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Fast startup application with database stored in container images

edersonbrilhante profile image Ederson Brilhante ・4 min read

TL;DR; This article shows which strategy I implemented to allow an application to be ready to use in a few minutes rather than many hours.

In this article, I will talk about the strategy I used in the project Vilicus to have big databases synced in new setups. For those who don't know Vilicus yet, I recommend reading my article about it.


Why the application takes too much time to start?

At this moment the project Vilicus uses Anchore, Clair, and Trivy as vendors to run security scans in container images. Each vendor has its own programming language, database, internal dependencies and can use different vulnerabilities databases.

Vilicus itself starts in milliseconds, but to be ready to use it's necessary to wait for the vendors to sync the vulnerabilities database with the latest changes. But these syncs can consume a lot of time.

See for example Anchore, the one with more time-consuming to complete the sync:

There is no exact time frame for the initial sync to complete as it depends heavily on environmental factors, such as the host's memory/cpu allocation, disk space, and network bandwidth. Generally, the initial sync should complete within 8 hours but may take longer. Subsequent feed updates are much faster as only deltas are updated.
https://docs.anchore.com/current/docs/faq/

Clair takes more or less 20 minutes. And Trivy is ready in a few seconds.

If you run everything from scratch will take almost 1 day to sync all vulnerabilities databases, but after this major sync, the next syncs will be faster.

This will be a problem if you would like to run an ephemeral instance in your CI / CD, so waiting hours for the sync to be completed before you can run the first scan will be inviable. Thinking about how to fix this problem, I came with a solution: Save updated database snapshots in container images every day.

Now you must be thinking, this is not a good practice, and normally I would agree. But I believe there are exceptions in specific cases, such as fixing the problem is more important than conventions.


Saving the database in a container image

I'll show you in detail how I made Anchore work, but Clair and Trivy are not much different

Anchore

First I have a compacted dump SQL, with the database already synced with less last 6 months, stored in a container image: vilicus/anchoredb:dumpsql. So we don't need to wait many hours, we just update the delta.

I used this image as a base to create a local image(vilicus/anchoredb:files) with a script to restore the database when this image runs as a container.

Dockerfile content

FROM vilicus/anchoredb:dumpsql as dumpsql

FROM postgres:9.6.21-alpine
LABEL vilicus.app.version=9.6.21-alpine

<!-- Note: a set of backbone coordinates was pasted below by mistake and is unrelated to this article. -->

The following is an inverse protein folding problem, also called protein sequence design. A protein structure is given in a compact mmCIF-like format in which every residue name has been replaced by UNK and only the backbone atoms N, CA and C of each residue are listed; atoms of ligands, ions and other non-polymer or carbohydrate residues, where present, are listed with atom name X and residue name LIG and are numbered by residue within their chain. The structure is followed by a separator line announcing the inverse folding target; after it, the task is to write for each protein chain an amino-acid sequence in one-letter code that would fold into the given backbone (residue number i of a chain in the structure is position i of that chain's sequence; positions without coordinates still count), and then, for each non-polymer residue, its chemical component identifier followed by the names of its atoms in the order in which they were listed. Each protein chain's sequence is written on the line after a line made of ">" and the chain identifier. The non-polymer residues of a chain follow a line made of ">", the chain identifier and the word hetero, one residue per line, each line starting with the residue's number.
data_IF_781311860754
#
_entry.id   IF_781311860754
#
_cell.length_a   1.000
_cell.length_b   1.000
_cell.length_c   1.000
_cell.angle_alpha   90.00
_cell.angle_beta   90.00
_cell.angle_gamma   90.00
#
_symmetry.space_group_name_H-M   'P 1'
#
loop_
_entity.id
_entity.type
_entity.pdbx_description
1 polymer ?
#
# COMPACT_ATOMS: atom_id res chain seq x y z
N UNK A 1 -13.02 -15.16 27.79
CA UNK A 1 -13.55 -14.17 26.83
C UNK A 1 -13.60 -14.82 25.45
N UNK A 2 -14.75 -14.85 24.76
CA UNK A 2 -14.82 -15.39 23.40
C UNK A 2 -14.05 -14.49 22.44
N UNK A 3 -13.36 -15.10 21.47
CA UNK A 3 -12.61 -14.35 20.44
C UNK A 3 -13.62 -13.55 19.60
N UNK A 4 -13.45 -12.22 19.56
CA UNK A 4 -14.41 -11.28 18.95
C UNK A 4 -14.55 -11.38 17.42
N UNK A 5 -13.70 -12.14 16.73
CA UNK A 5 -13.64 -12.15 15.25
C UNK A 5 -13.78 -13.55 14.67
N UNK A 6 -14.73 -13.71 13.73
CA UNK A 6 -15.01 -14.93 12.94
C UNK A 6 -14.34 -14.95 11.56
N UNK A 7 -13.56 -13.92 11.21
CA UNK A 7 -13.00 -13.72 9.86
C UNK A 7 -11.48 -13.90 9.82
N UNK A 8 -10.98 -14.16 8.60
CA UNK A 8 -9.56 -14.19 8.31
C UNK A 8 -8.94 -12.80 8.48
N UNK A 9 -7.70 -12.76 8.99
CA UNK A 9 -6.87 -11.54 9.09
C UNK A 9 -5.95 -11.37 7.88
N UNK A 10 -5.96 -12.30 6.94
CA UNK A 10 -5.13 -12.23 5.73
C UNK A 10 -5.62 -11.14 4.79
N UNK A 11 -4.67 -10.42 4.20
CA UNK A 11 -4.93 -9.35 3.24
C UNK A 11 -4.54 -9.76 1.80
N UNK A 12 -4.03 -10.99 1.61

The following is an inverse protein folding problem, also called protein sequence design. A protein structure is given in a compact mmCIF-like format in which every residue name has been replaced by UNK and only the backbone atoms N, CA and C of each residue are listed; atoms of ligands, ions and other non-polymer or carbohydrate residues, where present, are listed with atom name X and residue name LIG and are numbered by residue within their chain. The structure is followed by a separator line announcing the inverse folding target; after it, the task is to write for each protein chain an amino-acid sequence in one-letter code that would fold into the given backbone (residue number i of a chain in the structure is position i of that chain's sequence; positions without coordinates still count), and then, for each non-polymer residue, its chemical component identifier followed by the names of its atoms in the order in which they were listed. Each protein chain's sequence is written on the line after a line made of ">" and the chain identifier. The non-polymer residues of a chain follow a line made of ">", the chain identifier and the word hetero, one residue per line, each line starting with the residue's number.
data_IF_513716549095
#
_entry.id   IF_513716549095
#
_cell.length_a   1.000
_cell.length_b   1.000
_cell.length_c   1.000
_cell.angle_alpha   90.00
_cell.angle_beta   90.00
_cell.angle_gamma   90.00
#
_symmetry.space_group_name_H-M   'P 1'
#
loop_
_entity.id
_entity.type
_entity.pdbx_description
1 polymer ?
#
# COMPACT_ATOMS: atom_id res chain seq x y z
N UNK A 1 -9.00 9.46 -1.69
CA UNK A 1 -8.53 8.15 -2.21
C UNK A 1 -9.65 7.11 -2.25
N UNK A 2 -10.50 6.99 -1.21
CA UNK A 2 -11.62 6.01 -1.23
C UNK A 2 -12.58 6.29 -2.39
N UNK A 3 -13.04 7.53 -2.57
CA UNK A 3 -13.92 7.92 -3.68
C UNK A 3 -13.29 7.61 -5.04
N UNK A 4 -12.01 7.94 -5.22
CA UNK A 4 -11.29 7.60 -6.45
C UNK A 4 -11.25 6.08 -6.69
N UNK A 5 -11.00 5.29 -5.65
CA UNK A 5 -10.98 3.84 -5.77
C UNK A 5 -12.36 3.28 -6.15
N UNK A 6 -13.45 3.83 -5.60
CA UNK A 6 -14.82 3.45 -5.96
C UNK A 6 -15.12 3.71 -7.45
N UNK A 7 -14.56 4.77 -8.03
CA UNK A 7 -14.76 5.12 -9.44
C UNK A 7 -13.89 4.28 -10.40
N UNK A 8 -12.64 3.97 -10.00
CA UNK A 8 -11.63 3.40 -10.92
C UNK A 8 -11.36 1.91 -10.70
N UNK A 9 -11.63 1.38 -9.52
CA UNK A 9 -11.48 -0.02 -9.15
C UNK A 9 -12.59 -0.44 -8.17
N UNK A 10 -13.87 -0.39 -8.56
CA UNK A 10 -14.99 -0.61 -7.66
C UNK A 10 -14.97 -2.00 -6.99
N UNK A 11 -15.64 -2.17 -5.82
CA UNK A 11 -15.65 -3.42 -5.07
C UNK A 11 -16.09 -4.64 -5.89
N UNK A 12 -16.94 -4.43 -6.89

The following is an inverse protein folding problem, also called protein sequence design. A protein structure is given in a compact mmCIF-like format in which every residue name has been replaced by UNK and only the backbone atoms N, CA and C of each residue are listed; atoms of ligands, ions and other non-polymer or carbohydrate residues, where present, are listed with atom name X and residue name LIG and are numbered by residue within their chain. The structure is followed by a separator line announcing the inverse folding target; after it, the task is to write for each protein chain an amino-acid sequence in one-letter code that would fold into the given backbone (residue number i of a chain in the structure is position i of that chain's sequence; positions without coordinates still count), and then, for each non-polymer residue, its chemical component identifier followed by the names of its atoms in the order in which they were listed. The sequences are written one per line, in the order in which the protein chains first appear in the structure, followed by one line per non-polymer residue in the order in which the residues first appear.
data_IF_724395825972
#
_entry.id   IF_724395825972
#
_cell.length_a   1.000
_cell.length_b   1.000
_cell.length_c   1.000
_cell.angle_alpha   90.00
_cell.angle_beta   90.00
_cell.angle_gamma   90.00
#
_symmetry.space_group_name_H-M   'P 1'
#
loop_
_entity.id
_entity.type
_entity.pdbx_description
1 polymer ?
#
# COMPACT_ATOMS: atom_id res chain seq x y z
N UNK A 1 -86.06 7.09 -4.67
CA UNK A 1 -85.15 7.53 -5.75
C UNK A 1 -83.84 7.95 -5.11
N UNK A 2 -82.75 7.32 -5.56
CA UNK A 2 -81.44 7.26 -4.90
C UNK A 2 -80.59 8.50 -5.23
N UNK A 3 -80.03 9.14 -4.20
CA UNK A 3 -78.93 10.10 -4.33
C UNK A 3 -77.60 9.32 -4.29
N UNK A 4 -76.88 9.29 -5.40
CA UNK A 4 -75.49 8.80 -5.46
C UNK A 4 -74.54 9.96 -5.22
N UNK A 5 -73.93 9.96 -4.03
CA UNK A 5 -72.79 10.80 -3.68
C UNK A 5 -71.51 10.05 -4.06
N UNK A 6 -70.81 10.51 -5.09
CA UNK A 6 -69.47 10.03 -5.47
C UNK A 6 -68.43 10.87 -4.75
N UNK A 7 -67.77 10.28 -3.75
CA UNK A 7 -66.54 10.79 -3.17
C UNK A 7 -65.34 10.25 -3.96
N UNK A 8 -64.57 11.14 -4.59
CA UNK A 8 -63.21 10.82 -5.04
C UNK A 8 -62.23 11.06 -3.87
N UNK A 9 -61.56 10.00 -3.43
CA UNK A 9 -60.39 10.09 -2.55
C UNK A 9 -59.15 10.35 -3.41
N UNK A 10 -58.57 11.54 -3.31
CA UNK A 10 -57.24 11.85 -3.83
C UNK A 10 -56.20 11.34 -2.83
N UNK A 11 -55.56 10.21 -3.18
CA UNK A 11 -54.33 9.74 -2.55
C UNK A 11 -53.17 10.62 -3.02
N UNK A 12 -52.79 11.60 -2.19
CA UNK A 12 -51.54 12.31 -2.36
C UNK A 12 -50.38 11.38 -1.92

COPY --chown=postgres:postgres --from=dumpsql /opt/vilicus/data/anchore_db.tar.gz /opt/vilicus/data/anchore_db.tar.gz
COPY deployments/dockerfiles/anchore/db/files/restore-dbs.sh /docker-entrypoint-initdb.d/01.restore-dbs.sh
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Building the container image

docker build -f deployments/dockerfiles/anchore/db/files/Dockerfile -t vilicus/anchoredb:files .
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The image vilicus/anchoredb:files is referenced in deployments/docker-compose.updater.yml

Here we start the anchore and the anchoredb.

docker-compose -f deployments/docker-compose.updater.yml up \
    --build -d --force \
    --remove-orphans \
    --renew-anon-volumes anchore
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After that, we run this command to restore the database.

docker exec anchoredb sh -c 'docker-entrypoint.sh postgres' &
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So we wait for the restore and the database we ready to be connected.

docker run --network container:anchore vilicus/vilicus:latest \
    sh -c "dockerize -wait http://anchore:8228/health -wait-retry-interval 10s -timeout 1000s echo done"
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With the Anchore Engine and the DB ready, we start the sync.

docker exec anchore sh -c 'anchore-cli system wait'
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When the sync finishes we stop anchore and we kill gracefully the Postgres PID in anchoredb.

docker stop anchore
docker exec -u postgres anchoredb sh -c 'pg_ctl stop -m smart'
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We commit the container, with the changes made by the sync, into a new container image vilicus/anchoredb:local-update

CID=$(docker inspect --format="{{.Id}}" anchoredb)
docker commit $CID vilicus/anchoredb:local-update
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So we finally build the container image that goes to docker hub, by copying the Postgres data from the image vilicus/anchoredb:local-update

Dockerfile content

FROM as db
FROM postgres:9.6.21-alpine
COPY --chown=postgres:postgres --from=db /data/ /data
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Building the container image

docker build -f deployments/dockerfiles/anchore/db/Dockerfile -t vilicus/anchoredb:latest .
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Check the complete script here

Clair and Trivy

For Clair check here.

For Trivy check here.


Updating the images every day

To have the databases with the latest changes, I have a GitHub workflow that runs a job everyday building the images and pushing them to the Docker Hub.

Check the workflow

Complete workflow
Complete workflow


That's it!

In case you have any questions, please leave a comment here or ping me on 🔗 LinkedIn.

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